Dutch, Diplomacy, Design
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Like India, we are passionate about fashion, and the Netherland's creative industry is ranked in the top ten of the world," says Alphonsus Stoelinga, Ambassador of the Netherlands to India. A statement Stoelinga has echoed since the first official announcement of the Dutch Fashion Here & Now India (DFH&NI) programme — an Indo-Dutch collaboration in association with the Fashion Design Council of India (FDCI) — was made on the sidelines of the Delhi Couture Week 2012 held in August.
Commissioned by the Dutch government, the DFH&NI programme has been initiated to bridge the two countries by providing "a platform for knowledge exchange, inspiration, network and opportunity development for both the Indian and Dutch fashion communities". The DFH&NI edition was held in Shanghai, previously.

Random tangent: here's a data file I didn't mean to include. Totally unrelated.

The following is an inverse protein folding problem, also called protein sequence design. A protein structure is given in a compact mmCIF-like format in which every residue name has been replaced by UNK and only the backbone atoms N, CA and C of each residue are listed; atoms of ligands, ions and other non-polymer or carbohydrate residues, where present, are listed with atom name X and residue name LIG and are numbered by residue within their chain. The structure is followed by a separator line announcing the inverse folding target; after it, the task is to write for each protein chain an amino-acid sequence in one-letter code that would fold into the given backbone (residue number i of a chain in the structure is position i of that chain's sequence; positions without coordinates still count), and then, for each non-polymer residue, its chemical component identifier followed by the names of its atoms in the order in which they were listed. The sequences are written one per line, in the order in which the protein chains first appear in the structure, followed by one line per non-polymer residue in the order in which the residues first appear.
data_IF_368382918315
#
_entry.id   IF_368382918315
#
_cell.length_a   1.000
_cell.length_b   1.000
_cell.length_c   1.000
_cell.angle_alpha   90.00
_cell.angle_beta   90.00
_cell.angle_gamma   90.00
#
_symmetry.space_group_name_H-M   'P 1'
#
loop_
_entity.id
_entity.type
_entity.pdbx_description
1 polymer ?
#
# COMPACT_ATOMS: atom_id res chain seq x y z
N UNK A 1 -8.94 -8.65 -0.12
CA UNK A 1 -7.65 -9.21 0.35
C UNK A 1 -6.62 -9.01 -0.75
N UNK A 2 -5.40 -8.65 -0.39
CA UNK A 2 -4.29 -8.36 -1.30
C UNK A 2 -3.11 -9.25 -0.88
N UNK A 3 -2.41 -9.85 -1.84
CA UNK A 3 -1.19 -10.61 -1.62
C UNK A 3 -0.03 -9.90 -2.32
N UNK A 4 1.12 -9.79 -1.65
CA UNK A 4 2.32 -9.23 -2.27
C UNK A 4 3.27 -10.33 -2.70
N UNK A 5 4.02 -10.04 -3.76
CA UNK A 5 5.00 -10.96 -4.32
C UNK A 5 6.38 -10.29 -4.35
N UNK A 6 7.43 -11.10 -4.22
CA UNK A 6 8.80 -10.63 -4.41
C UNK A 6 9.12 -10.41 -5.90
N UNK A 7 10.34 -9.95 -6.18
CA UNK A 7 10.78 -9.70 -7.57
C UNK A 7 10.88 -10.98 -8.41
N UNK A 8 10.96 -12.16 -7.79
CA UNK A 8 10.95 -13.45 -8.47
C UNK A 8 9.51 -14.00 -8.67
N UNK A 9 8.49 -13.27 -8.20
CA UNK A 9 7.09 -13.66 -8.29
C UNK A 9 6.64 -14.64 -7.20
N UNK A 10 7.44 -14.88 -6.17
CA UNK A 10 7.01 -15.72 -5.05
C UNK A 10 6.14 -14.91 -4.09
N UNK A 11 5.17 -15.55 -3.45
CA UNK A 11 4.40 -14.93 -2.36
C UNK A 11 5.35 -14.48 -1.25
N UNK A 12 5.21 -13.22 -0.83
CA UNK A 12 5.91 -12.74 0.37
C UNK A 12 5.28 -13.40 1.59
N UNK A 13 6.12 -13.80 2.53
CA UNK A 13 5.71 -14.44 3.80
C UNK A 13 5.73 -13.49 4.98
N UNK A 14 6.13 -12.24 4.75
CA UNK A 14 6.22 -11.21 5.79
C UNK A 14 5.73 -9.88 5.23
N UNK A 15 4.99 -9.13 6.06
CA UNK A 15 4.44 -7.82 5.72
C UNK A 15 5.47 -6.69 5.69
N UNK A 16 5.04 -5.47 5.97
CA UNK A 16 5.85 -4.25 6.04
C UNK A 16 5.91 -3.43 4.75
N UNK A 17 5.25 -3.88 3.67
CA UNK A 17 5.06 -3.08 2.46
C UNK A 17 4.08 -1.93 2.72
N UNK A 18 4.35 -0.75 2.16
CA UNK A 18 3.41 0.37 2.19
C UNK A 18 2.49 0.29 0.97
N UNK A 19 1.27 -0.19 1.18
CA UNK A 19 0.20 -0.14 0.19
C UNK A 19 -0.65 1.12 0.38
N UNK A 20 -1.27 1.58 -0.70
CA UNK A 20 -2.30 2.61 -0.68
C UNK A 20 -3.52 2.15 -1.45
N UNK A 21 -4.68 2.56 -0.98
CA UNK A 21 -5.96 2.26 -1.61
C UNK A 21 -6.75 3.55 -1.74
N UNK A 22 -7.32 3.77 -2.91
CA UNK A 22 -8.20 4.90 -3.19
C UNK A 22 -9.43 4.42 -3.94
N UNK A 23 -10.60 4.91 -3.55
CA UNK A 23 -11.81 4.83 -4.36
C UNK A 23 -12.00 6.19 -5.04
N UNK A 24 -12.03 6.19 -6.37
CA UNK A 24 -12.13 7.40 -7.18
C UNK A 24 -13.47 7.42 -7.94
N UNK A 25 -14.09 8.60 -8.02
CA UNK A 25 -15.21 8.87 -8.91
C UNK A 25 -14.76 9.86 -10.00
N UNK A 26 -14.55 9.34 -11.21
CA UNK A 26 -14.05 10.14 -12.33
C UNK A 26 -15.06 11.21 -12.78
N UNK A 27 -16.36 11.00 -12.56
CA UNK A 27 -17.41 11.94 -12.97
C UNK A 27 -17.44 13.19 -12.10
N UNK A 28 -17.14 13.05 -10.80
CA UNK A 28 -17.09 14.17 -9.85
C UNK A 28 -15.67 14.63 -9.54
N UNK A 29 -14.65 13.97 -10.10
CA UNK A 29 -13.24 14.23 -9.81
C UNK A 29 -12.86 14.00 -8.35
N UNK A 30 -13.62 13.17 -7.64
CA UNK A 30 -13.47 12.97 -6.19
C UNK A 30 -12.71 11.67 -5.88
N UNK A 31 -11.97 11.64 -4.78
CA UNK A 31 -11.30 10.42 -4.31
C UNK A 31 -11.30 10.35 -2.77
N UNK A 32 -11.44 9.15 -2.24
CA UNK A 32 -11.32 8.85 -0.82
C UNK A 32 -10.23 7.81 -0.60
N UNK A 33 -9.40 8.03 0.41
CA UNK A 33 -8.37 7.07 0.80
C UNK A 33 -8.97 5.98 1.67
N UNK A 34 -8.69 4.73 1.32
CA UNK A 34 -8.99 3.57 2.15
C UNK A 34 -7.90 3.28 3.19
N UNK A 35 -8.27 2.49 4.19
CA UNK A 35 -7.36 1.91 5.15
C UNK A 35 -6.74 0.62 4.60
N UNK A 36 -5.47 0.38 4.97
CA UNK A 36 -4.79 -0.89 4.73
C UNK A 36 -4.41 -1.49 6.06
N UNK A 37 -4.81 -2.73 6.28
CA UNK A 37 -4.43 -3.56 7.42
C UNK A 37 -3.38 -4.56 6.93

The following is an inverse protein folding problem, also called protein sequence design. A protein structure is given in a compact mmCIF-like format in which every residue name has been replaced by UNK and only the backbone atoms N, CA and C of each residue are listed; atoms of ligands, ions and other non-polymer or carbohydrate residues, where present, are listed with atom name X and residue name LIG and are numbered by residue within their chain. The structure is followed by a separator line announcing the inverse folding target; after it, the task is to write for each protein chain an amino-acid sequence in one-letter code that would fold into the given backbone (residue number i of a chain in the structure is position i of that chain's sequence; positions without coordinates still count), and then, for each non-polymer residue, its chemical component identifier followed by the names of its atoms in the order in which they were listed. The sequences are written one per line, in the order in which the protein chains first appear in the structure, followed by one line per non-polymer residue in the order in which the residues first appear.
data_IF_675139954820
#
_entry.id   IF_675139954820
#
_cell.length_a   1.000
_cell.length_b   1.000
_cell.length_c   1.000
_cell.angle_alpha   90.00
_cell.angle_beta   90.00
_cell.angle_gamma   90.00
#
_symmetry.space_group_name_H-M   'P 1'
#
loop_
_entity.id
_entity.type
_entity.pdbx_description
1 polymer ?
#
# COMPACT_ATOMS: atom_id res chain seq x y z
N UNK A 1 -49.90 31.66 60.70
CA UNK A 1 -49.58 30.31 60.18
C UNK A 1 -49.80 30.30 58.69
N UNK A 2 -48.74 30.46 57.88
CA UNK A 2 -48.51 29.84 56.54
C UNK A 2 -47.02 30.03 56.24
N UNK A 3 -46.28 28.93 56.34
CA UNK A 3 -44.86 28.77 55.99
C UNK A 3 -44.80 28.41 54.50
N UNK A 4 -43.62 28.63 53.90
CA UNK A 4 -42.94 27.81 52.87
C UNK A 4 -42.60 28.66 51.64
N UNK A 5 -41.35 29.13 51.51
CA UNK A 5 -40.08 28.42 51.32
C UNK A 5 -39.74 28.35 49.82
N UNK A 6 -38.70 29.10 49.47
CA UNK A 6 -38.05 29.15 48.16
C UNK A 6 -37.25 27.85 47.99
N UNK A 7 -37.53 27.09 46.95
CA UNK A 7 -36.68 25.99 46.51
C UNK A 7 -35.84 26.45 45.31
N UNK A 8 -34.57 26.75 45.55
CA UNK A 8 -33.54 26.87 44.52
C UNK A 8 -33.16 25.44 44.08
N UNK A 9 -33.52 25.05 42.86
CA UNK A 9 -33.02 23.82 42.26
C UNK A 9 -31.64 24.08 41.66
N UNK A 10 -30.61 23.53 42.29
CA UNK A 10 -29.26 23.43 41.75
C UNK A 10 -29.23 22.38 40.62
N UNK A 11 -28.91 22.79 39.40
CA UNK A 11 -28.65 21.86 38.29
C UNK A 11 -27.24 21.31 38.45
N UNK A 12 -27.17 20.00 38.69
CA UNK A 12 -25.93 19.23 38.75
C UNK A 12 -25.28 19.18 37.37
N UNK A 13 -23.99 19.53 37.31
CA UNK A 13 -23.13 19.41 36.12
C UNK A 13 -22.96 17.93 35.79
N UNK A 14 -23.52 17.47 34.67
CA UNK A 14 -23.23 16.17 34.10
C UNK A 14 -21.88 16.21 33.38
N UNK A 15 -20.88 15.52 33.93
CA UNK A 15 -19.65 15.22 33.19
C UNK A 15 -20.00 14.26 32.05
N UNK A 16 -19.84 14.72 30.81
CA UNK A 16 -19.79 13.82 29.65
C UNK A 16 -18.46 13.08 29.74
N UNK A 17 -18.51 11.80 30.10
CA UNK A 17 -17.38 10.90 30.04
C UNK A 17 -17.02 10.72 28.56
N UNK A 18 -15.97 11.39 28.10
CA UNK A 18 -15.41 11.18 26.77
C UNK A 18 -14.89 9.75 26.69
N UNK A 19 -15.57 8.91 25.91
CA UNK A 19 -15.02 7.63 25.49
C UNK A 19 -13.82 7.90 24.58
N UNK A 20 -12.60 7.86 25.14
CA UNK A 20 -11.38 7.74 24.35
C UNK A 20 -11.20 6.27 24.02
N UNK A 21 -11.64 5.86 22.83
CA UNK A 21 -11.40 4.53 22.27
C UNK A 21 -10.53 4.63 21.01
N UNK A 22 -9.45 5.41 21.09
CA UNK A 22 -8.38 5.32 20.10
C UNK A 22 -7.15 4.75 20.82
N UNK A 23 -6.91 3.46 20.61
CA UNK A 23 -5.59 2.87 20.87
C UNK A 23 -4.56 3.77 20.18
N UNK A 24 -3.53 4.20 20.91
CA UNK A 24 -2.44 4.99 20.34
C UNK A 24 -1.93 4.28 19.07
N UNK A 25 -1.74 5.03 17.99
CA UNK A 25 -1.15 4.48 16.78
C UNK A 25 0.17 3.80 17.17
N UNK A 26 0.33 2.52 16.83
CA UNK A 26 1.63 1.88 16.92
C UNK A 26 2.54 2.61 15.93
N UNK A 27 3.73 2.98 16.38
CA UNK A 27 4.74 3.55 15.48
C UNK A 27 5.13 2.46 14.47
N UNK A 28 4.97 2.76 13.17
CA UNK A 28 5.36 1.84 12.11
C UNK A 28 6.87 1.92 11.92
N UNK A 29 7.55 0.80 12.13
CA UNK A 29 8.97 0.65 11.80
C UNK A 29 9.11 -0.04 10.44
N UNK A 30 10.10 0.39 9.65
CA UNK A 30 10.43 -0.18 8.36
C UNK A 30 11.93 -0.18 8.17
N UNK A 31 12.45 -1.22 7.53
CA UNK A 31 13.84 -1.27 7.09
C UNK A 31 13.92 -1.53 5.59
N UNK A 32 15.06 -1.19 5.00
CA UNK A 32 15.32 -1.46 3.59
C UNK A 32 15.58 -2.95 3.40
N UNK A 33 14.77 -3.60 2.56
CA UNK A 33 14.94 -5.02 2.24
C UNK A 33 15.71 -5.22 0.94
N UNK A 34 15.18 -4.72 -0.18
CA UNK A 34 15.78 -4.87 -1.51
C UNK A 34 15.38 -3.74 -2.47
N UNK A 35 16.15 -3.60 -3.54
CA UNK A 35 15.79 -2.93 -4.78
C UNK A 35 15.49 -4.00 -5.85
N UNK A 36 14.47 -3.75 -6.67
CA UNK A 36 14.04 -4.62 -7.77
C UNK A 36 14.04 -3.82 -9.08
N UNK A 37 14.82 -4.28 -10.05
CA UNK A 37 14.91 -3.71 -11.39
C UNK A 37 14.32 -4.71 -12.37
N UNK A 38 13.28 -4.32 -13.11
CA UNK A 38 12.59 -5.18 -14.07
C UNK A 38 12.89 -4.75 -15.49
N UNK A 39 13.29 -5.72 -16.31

Interestingly, the three-year programme with India is a follow-up to conclusions made in a fashion mapping report on India, as part of the Dutch Design Fashion & Architecture (DFNA) programme, written in 2009 by Harmeet Bajaj, also the official brand ambassador of DFH&NI. "The Dutch government has been working to promote not just fashion but also design and architecture globally. I was asked to present a report on how best India and the Netherlands could benefit from each other's creative expertise," explains Bajaj.
As the first step, designer Suneet Varma teamed up with Dutch couturier Jan Taminiau, while designer duo Rohit Gandhi and Rahul Khanna of the label Cue partnered with Dutch label *DIED* to co-create collections under the 'Fashion Exchange Incubator' element of the DFH&NI programme. The collections were showcased on the opening night of Wills Lifestyle India Fashion Week Spring- Summer 2013. Individual as well as collaborative collections were presented. Designers Diederik Verbakel and Marieke Holthuis from the Dutch fashion brand *DIED* (pronounced deed) are very pleased with the results of their coming together. "We have travelled all over the world to study local traditions, crafts and lifestyles, but India was a true eye-opener," says Verbakel.
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